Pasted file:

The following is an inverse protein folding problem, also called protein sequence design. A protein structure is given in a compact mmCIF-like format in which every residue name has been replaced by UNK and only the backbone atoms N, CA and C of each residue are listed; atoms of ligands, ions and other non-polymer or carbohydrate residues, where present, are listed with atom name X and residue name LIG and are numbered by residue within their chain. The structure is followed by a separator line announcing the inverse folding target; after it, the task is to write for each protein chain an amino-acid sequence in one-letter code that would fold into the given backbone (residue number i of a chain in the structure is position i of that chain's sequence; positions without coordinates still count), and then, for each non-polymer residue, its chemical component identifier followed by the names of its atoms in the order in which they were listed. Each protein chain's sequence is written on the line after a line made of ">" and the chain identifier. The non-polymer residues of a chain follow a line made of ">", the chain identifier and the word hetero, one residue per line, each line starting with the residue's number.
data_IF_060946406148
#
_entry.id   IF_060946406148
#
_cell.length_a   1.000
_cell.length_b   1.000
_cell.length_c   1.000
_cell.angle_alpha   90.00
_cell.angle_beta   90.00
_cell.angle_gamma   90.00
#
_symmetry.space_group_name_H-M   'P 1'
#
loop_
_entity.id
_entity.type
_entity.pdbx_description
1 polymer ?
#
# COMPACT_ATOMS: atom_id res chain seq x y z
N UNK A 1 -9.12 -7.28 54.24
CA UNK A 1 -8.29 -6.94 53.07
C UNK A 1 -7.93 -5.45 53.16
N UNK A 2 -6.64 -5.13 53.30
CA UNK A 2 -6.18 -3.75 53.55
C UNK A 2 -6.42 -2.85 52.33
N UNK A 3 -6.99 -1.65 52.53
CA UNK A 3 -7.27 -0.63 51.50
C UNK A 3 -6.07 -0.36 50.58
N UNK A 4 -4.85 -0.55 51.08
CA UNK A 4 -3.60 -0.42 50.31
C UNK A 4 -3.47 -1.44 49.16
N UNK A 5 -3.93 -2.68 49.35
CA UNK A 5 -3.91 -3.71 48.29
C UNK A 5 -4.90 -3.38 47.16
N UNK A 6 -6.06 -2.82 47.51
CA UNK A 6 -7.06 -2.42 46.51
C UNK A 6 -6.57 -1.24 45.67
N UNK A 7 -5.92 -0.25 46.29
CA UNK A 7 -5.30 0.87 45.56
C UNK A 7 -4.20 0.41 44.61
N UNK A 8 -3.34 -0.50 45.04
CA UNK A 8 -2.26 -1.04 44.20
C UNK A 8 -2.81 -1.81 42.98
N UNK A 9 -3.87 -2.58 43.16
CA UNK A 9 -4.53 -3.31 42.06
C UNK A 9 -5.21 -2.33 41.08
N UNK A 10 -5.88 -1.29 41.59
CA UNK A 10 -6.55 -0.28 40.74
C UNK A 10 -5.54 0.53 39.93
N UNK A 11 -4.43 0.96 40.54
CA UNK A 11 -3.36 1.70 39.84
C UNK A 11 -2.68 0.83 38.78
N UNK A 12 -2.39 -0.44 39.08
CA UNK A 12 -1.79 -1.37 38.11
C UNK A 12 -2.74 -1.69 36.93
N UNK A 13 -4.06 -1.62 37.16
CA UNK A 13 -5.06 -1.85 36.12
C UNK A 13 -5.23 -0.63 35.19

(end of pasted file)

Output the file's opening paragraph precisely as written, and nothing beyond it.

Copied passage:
The following is an inverse protein folding problem, also called protein sequence design. A protein structure is given in a compact mmCIF-like format in which every residue name has been replaced by UNK and only the backbone atoms N, CA and C of each residue are listed; atoms of ligands, ions and other non-polymer or carbohydrate residues, where present, are listed with atom name X and residue name LIG and are numbered by residue within their chain. The structure is followed by a separator line announcing the inverse folding target; after it, the task is to write for each protein chain an amino-acid sequence in one-letter code that would fold into the given backbone (residue number i of a chain in the structure is position i of that chain's sequence; positions without coordinates still count), and then, for each non-polymer residue, its chemical component identifier followed by the names of its atoms in the order in which they were listed. Each protein chain's sequence is written on the line after a line made of ">" and the chain identifier. The non-polymer residues of a chain follow a line made of ">", the chain identifier and the word hetero, one residue per line, each line starting with the residue's number.